First of all, language warning. As with my new book, I only add expletives to my writing when I think they’re important, and in this story they certainly are. And by the way, do you love how I found a way to quickly plug my new book there? Haha. Anyhoo…

Living downtown has its advantages and disadvantages, for sure.

Big advantage: the grocery store nearby is really nice, with really high quality food. It’s just classy, and clean, and full of local produce/products, and is within walking distance. You know which kind of grocery store I’m talking about. The kind where you feel like you need to rub hand sanitizer on anything you touch because you probably just infected it with whatever grossness you yourself are carrying.

Big disadvantage: the grocery store nearby is really nice, with really high quality food. This means really high prices. You know which kind of grocery store I’m talking about. The kind where you know it’s probably worth every penny, but you kinda wanna cry every time you put something into your cart because you know you just gave up a week’s worth of rent.

Anyway, that was a really long segue into this narrative. I could have just said, “Noah and I were shopping in this really nice grocery store.” But I didn’t. And, yes. We were.

The quality of the grocery store is actually important in this story, because usually when Noah and I shop there, it is full of business-types and downtowners. It’s full of well-spoken, cleanly dressed, and in general a very upscale clientele. Usually we are the ones underdressed and under-classy when we go in.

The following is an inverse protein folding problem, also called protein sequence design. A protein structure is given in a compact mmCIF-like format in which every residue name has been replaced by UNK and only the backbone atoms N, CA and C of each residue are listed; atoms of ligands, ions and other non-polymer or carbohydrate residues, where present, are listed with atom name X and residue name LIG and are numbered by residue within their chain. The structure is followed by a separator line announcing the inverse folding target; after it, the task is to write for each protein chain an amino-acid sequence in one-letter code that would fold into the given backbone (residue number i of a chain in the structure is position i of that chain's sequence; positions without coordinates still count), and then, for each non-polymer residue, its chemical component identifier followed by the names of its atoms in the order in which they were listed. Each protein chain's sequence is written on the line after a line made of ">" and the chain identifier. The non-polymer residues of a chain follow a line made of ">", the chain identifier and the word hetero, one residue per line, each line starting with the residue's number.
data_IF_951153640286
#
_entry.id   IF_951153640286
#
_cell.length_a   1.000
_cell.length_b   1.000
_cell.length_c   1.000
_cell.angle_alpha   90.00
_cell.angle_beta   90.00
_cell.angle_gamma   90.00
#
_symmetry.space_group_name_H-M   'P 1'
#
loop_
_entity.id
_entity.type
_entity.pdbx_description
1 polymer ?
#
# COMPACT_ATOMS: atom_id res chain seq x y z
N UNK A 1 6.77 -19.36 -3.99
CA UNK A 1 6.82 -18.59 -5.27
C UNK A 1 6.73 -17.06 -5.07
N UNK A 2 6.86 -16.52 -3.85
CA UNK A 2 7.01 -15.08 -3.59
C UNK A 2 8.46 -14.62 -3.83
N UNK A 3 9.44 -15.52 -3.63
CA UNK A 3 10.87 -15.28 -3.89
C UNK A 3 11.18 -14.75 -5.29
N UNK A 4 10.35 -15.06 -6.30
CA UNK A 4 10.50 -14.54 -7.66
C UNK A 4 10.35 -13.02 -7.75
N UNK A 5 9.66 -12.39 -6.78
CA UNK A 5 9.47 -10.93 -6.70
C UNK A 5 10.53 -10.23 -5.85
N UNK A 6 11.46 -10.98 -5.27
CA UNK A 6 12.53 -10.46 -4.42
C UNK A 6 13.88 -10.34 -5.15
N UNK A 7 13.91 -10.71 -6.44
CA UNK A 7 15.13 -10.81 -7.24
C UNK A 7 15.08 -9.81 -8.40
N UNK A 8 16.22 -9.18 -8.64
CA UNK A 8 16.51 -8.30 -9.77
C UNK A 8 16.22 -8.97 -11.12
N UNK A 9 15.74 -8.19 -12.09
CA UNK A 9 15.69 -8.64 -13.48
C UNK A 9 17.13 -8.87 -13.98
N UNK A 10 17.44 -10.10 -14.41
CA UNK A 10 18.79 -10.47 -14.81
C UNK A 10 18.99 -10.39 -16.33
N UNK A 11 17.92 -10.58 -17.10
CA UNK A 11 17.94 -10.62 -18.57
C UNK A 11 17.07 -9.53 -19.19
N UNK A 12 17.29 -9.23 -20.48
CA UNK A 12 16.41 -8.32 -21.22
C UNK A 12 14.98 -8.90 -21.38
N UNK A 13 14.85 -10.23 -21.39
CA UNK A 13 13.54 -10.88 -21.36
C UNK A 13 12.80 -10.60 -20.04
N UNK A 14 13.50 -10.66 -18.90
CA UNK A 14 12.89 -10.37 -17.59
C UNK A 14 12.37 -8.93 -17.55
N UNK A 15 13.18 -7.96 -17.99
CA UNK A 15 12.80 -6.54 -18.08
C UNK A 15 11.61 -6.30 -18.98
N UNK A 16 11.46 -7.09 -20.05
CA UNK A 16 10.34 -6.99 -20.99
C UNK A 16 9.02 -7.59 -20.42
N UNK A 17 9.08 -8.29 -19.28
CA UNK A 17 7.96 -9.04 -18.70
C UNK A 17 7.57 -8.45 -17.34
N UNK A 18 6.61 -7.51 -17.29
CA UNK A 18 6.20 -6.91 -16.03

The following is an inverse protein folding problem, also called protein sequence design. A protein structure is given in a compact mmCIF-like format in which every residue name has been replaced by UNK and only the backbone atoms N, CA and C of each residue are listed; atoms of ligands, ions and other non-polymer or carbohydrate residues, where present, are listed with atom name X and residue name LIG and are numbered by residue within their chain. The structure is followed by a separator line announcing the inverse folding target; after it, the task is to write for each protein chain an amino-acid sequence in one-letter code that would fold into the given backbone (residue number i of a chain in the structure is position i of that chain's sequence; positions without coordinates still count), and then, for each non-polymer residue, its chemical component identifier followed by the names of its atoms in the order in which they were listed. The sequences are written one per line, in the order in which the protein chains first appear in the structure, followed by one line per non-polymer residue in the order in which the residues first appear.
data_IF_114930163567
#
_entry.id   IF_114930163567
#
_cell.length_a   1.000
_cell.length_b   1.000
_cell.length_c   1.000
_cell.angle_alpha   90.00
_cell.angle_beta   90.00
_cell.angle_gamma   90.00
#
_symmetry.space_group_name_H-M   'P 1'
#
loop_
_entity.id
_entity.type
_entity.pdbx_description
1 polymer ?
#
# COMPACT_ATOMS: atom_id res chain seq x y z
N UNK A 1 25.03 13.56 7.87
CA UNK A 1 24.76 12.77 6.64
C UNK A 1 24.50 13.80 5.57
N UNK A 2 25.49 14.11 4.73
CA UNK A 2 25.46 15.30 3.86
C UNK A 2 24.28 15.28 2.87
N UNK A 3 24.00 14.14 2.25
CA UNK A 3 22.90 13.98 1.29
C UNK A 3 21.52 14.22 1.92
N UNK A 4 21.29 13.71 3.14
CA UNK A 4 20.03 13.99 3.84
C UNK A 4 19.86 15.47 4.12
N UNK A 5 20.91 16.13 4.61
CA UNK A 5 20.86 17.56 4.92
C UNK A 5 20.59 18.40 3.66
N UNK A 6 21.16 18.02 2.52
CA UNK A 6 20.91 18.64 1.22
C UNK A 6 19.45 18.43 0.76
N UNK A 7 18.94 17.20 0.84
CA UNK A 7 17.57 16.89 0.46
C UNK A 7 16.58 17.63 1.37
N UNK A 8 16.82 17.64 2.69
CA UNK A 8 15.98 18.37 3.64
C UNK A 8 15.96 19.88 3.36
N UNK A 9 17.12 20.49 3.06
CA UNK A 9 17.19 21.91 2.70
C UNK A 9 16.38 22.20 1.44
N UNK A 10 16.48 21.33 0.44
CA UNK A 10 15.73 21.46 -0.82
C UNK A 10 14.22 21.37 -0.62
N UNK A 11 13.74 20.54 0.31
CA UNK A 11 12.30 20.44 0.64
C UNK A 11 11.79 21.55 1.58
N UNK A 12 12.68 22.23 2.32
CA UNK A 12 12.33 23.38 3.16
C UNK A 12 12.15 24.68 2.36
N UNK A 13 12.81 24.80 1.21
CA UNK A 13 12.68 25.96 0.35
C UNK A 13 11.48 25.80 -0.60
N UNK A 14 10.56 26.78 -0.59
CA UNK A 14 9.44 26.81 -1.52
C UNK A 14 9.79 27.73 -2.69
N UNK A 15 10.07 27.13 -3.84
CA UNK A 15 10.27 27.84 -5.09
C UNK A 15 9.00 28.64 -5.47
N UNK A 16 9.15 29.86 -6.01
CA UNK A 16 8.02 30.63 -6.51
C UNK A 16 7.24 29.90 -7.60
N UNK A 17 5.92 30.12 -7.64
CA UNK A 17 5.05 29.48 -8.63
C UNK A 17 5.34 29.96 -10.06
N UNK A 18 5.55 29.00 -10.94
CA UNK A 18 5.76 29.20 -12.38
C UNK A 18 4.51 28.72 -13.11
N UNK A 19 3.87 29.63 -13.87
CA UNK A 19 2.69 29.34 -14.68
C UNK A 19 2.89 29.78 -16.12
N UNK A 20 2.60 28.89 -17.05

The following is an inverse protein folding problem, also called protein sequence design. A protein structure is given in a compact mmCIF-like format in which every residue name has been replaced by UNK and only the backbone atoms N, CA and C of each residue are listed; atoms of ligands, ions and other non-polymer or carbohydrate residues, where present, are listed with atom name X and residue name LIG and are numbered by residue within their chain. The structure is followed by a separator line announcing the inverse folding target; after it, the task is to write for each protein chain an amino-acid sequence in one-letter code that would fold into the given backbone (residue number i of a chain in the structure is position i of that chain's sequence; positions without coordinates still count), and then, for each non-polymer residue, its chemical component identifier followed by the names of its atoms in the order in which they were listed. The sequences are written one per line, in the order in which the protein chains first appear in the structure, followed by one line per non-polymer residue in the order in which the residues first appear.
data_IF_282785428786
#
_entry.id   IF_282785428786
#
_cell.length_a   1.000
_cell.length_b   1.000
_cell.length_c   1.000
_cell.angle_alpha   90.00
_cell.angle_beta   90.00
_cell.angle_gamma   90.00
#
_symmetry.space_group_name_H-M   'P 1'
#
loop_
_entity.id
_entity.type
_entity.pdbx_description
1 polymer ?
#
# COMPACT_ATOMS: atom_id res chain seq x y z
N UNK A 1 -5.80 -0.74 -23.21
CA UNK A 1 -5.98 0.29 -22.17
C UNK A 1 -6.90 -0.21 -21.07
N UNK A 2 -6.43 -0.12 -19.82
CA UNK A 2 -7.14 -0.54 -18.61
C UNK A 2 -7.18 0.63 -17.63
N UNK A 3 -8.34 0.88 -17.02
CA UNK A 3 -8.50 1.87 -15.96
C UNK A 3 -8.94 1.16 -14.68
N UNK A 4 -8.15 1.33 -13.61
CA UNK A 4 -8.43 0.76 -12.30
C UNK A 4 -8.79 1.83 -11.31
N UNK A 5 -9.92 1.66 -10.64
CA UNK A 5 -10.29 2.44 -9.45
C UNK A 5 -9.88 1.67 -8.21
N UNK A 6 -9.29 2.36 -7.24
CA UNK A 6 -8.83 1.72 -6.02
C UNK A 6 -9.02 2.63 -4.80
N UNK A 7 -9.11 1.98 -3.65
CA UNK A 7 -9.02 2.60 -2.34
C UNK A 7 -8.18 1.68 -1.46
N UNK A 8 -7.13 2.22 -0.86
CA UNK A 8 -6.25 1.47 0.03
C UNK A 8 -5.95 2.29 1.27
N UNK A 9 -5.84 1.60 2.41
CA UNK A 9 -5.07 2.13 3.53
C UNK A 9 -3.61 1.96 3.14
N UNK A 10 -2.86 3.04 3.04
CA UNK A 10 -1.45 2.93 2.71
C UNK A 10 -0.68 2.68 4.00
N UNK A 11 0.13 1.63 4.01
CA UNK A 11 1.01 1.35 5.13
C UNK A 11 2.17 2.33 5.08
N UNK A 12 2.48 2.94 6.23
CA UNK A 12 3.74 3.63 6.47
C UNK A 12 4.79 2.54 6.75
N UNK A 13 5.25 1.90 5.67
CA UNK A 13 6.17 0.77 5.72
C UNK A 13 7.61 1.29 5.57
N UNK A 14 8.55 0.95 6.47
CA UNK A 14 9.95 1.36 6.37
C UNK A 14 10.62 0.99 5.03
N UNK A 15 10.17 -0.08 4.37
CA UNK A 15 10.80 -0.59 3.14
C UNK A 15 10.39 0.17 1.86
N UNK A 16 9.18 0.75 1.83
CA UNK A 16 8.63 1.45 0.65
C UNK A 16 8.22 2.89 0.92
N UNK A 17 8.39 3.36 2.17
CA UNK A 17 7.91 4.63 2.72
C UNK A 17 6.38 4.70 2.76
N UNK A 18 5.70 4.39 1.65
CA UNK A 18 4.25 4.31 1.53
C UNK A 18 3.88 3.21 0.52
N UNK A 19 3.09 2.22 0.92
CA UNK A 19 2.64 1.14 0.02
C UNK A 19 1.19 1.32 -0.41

But not this day.

We emerged from the elevator onto the main shopping floor (don’t act surprised; I told you it was that kind of store). The first words we heard were, “git the fuck away from that.” A small four or five-year-old child had reached up to touch a display of glittery scented pinecones. He was wearing tattered and dirty clothes that were a size too small, and he instantly obeyed. His mother, or at least the woman I assumed was his mother, was standing near a hot cocoa rack some five feet away. If I could describe her in one word it would be: Clampett. “Right now. You git yer ass over here. Good fuck.” He obeyed.

Now, I could write an entire sequel to “You Just Broke Your Child. Congratulations.” but I’m in no mood to cast judgment on this woman. My guess would be that that life is the only life she has ever known. You know the kind… The kind where people are born and die yelling at each other, and telling each other to git the fuck away from things. And she was not trying to hide it. At all. She was being loud, and harsh, and didn’t seem to be aware that she should be aware of anyone else being around.

Obviously my first thought was… What the hell, lady.

Previous articleThe All-Important, Well-Fed, Giant White Man
Next articleOnly twenty bucks?!
Dan Pearce is an American born writer, photographer, and artist. His books include "The All-Important, Well-Fed, Giant White Man" and "The Real Dad Rules." He is best known for his blog (and supporting Facebook page) "Single Dad Laughing," with 2 million followers as of 2018.